In New Orleans, it's battle of heavyweights Final cast is who's who of basketball success 1993 NCAA FINAL FOUR--NEW ORLEANS

April 02, 1993|By Don Markus | Don Markus,Staff Writer

NEW ORLEANS -- There are no great pretenders in the bunch, no big-time wannabes. This year's Final Four is strictly for the top of college basketball's heavyweight division. Long before there was anything called March Madness, before there was even an NCAA tournament, three of these teams were building their traditions.

Consider this: Of the all-time winningest programs in the country, North Carolina ranks first, Kentucky is second and Kansas, which beat Indiana (No. 3 on the list) to get here, is fourth. Of the all-time winningest coaches, Dean Smith of the Tar Heels ranks second and is first among those still active.

And consider this: Among schools with the most Final Four appearances, North Carolina is second (11) to only UCLA and -- listen up Duke fans -- has gone back ahead of the Blue Devils. The Wildcats and Jayhawks each have 10 while Michigan is making its sixth, the third in five years under Steve Fisher.

"This is an unusual Final Four in that these are teams which expected to be here," said Smith, whose 53 NCAA tournament victories are the most by any coach and whose nine trips to the Final Four are second only to the legendary John Wooden. "All four teams have a chance to win."

Said Kentucky coach Rick Pitino, making his second Final Four appearance: "You have four different teams that, on four different nights, you could have four different winners."

There will only be two winners Saturday when North Carolina (32-4) meets Kansas (29-6) in the first semifinal at the Louisiana Superdome, followed by Kentucky (30-3) and Michigan (30-4). But who will emerge as this year's champion come Monday night?

Will the Tar Heels, with their size and strength and depth, finally give Smith his second title 11 years after the 1982 team -- with a freshman named Michael Jordan -- gave him an even more elusive first? It was Jordan's jump shot that beat Georgetown here, launching his legend.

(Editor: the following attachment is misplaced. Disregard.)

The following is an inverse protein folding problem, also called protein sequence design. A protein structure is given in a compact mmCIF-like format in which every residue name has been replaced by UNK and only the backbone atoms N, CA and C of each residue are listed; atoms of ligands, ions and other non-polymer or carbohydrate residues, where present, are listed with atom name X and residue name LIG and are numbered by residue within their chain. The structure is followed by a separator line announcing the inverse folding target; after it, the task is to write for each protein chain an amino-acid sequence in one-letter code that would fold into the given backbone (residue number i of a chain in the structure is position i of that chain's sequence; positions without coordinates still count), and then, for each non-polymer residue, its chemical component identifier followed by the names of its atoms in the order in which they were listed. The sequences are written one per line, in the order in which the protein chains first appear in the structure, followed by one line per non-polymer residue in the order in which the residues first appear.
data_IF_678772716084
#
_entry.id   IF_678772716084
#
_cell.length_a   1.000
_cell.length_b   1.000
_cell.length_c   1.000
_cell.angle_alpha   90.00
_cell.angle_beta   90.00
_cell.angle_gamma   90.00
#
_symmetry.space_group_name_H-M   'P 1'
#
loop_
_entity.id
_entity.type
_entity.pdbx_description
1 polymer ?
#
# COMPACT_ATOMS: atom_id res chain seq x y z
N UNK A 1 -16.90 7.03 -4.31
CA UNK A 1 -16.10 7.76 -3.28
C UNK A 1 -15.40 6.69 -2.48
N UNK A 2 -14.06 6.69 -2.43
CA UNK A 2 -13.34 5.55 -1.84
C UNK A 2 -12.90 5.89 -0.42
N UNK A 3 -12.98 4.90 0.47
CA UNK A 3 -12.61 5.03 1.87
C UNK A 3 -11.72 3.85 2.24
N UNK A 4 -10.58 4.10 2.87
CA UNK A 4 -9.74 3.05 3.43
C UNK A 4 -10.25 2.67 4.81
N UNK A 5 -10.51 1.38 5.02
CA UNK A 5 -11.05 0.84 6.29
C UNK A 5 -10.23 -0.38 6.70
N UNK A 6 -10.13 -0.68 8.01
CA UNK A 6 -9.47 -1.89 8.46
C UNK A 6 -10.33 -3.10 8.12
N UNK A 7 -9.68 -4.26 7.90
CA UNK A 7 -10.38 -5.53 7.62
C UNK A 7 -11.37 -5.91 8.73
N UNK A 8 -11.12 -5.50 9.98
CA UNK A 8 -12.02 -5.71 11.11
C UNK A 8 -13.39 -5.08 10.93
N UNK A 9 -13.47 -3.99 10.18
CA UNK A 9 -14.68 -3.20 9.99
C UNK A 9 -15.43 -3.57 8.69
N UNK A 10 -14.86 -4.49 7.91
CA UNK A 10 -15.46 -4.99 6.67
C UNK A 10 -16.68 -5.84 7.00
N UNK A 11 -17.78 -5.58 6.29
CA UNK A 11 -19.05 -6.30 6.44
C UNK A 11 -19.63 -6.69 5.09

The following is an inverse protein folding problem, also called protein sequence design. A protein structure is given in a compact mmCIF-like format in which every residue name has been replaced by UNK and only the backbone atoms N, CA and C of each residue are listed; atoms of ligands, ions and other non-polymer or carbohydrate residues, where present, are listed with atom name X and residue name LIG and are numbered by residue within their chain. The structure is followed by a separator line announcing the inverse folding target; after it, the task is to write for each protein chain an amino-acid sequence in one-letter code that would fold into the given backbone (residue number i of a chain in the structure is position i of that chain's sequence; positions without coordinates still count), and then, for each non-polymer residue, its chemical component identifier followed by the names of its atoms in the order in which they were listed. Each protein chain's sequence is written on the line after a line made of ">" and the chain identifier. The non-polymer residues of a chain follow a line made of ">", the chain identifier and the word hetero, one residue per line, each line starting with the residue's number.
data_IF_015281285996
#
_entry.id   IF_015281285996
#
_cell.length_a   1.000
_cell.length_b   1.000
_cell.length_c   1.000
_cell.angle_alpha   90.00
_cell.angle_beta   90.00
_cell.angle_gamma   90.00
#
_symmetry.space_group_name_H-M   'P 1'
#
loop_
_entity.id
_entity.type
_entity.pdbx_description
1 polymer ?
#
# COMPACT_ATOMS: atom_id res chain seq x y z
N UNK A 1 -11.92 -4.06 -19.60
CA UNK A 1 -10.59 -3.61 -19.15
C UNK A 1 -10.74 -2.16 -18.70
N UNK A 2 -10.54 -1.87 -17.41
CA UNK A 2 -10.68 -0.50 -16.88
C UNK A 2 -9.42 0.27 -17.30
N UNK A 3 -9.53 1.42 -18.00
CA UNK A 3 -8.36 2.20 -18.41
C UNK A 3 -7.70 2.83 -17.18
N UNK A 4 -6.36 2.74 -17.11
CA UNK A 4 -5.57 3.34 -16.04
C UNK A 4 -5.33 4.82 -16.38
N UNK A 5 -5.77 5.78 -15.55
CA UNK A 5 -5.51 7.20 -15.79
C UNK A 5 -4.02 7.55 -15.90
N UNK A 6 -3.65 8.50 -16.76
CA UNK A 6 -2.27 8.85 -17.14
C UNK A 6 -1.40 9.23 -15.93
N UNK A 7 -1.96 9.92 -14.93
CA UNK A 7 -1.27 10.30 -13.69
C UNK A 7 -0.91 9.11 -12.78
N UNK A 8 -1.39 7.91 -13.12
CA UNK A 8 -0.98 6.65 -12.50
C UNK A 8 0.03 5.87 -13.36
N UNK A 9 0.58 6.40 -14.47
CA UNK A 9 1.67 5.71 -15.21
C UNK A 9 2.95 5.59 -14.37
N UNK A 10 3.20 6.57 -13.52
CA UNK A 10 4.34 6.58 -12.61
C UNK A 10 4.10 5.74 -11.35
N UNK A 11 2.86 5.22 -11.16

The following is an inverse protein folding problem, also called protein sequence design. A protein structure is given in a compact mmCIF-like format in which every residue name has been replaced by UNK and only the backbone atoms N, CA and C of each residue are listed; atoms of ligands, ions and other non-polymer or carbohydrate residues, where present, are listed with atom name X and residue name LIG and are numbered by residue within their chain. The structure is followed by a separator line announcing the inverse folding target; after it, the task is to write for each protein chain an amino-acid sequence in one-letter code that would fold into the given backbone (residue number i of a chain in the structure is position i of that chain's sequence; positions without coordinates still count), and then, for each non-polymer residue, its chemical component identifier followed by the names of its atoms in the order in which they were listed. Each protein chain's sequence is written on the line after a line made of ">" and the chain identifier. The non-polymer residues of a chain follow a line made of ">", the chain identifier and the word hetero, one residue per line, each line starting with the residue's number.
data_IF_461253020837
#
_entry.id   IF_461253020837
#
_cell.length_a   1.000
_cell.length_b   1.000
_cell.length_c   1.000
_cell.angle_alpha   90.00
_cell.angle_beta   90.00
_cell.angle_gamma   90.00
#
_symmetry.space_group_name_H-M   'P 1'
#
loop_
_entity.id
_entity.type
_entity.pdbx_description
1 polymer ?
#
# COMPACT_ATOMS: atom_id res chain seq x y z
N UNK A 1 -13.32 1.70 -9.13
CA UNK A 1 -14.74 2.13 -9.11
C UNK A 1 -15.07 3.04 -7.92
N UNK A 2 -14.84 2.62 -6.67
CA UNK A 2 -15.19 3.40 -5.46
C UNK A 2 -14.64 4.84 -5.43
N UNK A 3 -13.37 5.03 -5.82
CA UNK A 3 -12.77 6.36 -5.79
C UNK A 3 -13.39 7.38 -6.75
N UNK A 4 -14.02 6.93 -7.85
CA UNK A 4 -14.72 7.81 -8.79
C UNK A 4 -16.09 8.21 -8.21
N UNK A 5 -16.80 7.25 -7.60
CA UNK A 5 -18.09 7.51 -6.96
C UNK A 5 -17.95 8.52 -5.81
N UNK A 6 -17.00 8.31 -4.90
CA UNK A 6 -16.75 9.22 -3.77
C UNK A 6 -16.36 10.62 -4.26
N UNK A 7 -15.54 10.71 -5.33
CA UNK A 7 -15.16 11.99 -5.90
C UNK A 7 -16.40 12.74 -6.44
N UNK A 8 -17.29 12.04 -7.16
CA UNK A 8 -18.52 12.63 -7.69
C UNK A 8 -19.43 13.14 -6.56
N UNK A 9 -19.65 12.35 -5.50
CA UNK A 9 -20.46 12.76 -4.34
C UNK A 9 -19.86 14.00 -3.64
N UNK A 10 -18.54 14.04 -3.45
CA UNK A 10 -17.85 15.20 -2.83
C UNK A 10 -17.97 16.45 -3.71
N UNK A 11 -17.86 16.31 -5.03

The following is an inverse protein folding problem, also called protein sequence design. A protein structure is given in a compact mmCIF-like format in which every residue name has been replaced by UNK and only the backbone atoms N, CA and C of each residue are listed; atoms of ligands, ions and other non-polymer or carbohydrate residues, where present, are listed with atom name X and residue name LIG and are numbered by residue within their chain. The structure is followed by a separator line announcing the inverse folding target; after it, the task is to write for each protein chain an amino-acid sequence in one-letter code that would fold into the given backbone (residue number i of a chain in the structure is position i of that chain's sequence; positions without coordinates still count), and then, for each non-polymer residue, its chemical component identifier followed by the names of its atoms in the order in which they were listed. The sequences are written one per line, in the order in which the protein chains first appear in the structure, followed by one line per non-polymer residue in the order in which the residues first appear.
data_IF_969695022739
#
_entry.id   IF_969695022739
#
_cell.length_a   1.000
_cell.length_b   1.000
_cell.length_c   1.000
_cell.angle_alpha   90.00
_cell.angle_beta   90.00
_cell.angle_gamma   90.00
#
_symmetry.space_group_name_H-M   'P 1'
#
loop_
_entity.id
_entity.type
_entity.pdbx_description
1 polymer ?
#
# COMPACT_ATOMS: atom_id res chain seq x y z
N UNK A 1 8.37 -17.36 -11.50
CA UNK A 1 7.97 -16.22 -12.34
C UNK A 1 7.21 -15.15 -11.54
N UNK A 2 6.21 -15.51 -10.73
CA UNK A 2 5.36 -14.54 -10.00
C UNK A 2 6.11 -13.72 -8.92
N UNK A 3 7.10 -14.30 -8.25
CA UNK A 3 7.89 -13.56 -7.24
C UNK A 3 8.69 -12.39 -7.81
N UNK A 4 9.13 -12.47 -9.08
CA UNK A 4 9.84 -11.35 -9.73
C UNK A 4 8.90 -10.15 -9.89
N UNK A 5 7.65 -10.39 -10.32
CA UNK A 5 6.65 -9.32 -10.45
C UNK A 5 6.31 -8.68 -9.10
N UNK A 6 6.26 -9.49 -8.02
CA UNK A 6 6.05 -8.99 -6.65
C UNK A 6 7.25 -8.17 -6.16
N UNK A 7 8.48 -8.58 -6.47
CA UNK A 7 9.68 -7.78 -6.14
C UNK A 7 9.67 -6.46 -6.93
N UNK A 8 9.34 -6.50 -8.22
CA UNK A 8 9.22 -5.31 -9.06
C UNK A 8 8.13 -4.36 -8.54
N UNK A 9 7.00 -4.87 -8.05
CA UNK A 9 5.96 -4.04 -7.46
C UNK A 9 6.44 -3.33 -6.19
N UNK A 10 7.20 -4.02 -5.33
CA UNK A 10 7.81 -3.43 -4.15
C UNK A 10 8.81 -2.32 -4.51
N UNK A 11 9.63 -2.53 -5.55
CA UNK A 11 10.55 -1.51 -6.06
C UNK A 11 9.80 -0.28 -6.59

Will the Jayhawks, having erased the memories of last year's second-round disaster to Texas-El Paso, continue to overcome the injury problems that affected them during the regular season? A title will enable Roy Williams, making his second Final Four appearance in the last three years, to emerge forever from Smith's imposing shadow.

Will the Wildcats, the class of this year's tournament after beating up on their first four opponents by an average of 31.4 points a game, continue their show-stomping performance in the Big Easy? With Jamal Mashburn headed to the pros, Rick Pitino would like to stamp his name indelibly into the lore of a program and into the hearts of Kentucky's insatiable fans.

Will the Wolverines, the crass of this year's tournament by talking a better game than they're playing, finally shut up and rise to their enormous potential? The Fab Five, sore losers to Duke in last year's final, have gone from being the tournament's darlings to the guys in the black socks.

"We're a team that's been way too much promoted," Fisher said during Wednesday's national media teleconference. "The expectations a year ago were, 'Let's see if you're as good as everybody says.' This year, if we don't win all our games, it's got to be that we have fat heads. But we've got to play a little tougher than we have been."

The appearance of these teams -- all of which were No. 1 at one point this season -- disproves the theory that parity has overtaken college basketball. This marks the first time since the field was expanded to 64 teams that as many as three top seeds advanced to the Final Four.

Of the three, North Carolina had the toughest road recently, being taken down to the wire by Arkansas and into overtime by Cincinnati in its last two games of the East Regional at East Rutherford, N.J. Michigan made what should have been an easy path tougher with narrow victories over UCLA, George Washington and Temple. Kansas has pulled away midway through the second half of each game, while Kentucky has barely worked up a sweat.

"The pressure is getting there," said Pitino, whose Wildcats are considered the favorites. "Once you get there, you have to play good, hard basketball and let the chips fall where they may."

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